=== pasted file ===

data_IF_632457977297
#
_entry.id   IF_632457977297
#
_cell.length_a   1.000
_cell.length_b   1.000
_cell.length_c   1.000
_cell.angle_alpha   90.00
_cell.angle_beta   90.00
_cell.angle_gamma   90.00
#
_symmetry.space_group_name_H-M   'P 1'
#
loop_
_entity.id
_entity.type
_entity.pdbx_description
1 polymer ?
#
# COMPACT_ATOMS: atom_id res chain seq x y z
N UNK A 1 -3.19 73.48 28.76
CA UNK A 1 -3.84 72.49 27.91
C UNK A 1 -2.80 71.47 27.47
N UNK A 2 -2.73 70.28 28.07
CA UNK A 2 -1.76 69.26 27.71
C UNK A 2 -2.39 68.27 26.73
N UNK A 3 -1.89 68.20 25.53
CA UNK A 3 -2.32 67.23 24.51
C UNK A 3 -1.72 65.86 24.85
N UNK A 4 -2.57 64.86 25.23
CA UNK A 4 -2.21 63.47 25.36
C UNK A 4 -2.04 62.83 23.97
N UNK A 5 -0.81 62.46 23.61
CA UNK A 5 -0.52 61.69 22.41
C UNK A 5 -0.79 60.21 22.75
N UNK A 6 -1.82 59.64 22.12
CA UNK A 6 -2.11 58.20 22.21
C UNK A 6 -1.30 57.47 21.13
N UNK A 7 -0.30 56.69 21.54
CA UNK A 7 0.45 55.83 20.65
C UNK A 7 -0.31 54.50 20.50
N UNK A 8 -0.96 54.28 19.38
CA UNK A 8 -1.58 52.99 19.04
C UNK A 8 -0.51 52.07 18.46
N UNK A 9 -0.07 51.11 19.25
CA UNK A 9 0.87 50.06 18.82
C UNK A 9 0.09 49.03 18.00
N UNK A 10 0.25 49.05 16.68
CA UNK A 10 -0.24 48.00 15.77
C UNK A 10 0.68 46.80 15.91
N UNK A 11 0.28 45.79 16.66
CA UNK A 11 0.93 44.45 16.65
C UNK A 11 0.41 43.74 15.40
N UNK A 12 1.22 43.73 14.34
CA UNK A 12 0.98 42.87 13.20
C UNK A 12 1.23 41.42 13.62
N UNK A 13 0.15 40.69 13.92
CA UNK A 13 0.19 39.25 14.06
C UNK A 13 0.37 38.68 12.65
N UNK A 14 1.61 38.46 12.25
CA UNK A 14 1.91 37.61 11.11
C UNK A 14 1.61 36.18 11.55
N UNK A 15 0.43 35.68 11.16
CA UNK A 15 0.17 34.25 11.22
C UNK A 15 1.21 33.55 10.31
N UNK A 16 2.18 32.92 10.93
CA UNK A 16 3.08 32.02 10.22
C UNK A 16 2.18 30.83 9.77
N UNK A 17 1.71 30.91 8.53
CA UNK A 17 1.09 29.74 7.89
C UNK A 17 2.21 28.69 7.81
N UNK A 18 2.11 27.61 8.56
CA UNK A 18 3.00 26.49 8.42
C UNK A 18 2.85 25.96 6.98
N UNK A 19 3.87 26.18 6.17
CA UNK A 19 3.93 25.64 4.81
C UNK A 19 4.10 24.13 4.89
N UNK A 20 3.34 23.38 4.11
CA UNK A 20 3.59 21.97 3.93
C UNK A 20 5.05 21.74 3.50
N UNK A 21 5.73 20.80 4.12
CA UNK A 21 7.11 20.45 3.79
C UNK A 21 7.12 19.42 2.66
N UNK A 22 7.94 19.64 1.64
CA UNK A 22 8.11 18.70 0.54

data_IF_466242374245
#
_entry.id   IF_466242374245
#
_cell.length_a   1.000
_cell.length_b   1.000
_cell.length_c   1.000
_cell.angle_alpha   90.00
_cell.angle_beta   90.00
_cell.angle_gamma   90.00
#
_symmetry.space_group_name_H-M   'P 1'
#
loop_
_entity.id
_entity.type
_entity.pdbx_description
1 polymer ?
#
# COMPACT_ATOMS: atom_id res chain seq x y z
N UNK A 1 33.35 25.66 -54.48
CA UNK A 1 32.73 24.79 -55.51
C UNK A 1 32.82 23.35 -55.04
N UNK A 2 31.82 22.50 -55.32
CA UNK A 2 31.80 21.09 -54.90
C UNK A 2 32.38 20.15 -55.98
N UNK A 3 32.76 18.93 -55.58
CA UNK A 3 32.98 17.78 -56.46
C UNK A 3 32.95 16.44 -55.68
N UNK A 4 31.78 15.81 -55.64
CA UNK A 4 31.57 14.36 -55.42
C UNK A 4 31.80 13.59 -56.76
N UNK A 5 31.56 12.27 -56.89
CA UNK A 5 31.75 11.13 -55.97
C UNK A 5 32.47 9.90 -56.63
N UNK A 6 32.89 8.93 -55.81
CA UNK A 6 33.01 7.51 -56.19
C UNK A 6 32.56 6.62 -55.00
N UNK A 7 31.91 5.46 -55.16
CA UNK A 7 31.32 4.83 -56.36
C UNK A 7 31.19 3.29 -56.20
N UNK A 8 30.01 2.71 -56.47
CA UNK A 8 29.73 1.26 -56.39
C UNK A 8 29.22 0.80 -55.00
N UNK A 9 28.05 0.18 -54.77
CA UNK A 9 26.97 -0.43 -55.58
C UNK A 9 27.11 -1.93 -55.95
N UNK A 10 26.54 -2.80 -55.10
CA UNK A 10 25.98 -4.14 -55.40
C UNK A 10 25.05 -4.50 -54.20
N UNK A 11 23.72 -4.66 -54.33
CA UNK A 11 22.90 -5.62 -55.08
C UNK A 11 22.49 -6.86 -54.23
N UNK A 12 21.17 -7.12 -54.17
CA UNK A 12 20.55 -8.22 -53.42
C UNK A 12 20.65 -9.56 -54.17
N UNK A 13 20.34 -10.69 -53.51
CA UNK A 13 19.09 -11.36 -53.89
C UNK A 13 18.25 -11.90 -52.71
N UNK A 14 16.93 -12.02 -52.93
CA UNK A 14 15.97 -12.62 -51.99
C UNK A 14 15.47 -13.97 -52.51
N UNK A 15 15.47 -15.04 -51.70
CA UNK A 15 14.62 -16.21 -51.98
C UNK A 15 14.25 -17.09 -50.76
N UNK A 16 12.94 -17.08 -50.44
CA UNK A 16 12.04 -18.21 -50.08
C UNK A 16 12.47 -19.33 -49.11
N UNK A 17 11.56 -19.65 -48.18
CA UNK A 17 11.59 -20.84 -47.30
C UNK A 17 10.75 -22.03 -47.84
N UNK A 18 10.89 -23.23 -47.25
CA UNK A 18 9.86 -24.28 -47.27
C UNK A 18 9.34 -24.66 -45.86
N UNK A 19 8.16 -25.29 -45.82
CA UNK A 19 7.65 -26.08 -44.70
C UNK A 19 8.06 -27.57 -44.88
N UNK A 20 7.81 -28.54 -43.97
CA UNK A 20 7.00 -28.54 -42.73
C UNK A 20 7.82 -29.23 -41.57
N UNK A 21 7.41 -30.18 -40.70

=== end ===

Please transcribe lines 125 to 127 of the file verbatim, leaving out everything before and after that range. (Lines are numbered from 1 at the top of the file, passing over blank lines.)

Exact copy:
CA UNK A 7 31.32 4.83 -56.36
C UNK A 7 31.19 3.29 -56.20
N UNK A 8 30.01 2.71 -56.47